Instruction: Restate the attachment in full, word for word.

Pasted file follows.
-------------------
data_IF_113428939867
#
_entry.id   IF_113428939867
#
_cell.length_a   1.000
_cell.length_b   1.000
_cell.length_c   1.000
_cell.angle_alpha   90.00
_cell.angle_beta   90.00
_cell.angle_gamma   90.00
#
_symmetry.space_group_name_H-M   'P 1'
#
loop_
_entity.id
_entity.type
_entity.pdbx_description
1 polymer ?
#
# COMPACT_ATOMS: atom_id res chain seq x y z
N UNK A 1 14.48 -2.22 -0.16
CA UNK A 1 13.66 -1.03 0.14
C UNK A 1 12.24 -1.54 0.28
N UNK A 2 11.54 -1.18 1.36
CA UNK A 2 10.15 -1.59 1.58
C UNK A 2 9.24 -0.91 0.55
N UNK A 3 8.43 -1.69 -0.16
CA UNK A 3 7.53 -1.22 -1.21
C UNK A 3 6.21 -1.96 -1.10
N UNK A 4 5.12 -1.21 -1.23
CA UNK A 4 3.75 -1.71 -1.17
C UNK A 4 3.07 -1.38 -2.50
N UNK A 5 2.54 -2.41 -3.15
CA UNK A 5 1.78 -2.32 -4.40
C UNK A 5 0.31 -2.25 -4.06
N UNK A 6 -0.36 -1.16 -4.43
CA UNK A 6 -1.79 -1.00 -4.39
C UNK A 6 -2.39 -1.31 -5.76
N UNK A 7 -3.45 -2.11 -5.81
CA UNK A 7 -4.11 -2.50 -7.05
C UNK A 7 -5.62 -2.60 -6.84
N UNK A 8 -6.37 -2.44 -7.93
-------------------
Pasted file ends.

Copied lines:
data_IF_113428939867
#
_entry.id   IF_113428939867
#
_cell.length_a   1.000
_cell.length_b   1.000
_cell.length_c   1.000
_cell.angle_alpha   90.00
_cell.angle_beta   90.00
_cell.angle_gamma   90.00
#
_symmetry.space_group_name_H-M   'P 1'
#
loop_
_entity.id
_entity.type
_entity.pdbx_description
1 polymer ?
#
# COMPACT_ATOMS: atom_id res chain seq x y z
N UNK A 1 14.48 -2.22 -0.16
CA UNK A 1 13.66 -1.03 0.14
C UNK A 1 12.24 -1.54 0.28
N UNK A 2 11.54 -1.18 1.36
CA UNK A 2 10.15 -1.59 1.58
C UNK A 2 9.24 -0.91 0.55
N UNK A 3 8.43 -1.69 -0.16
CA UNK A 3 7.53 -1.22 -1.21
C UNK A 3 6.21 -1.96 -1.10
N UNK A 4 5.12 -1.21 -1.23
CA UNK A 4 3.75 -1.71 -1.17
C UNK A 4 3.07 -1.38 -2.50
N UNK A 5 2.54 -2.41 -3.15
CA UNK A 5 1.78 -2.32 -4.40
C UNK A 5 0.31 -2.25 -4.06
N UNK A 6 -0.36 -1.16 -4.43
CA UNK A 6 -1.79 -1.00 -4.39
C UNK A 6 -2.39 -1.31 -5.76
N UNK A 7 -3.45 -2.11 -5.81
CA UNK A 7 -4.11 -2.50 -7.05
C UNK A 7 -5.62 -2.60 -6.84
N UNK A 8 -6.37 -2.44 -7.93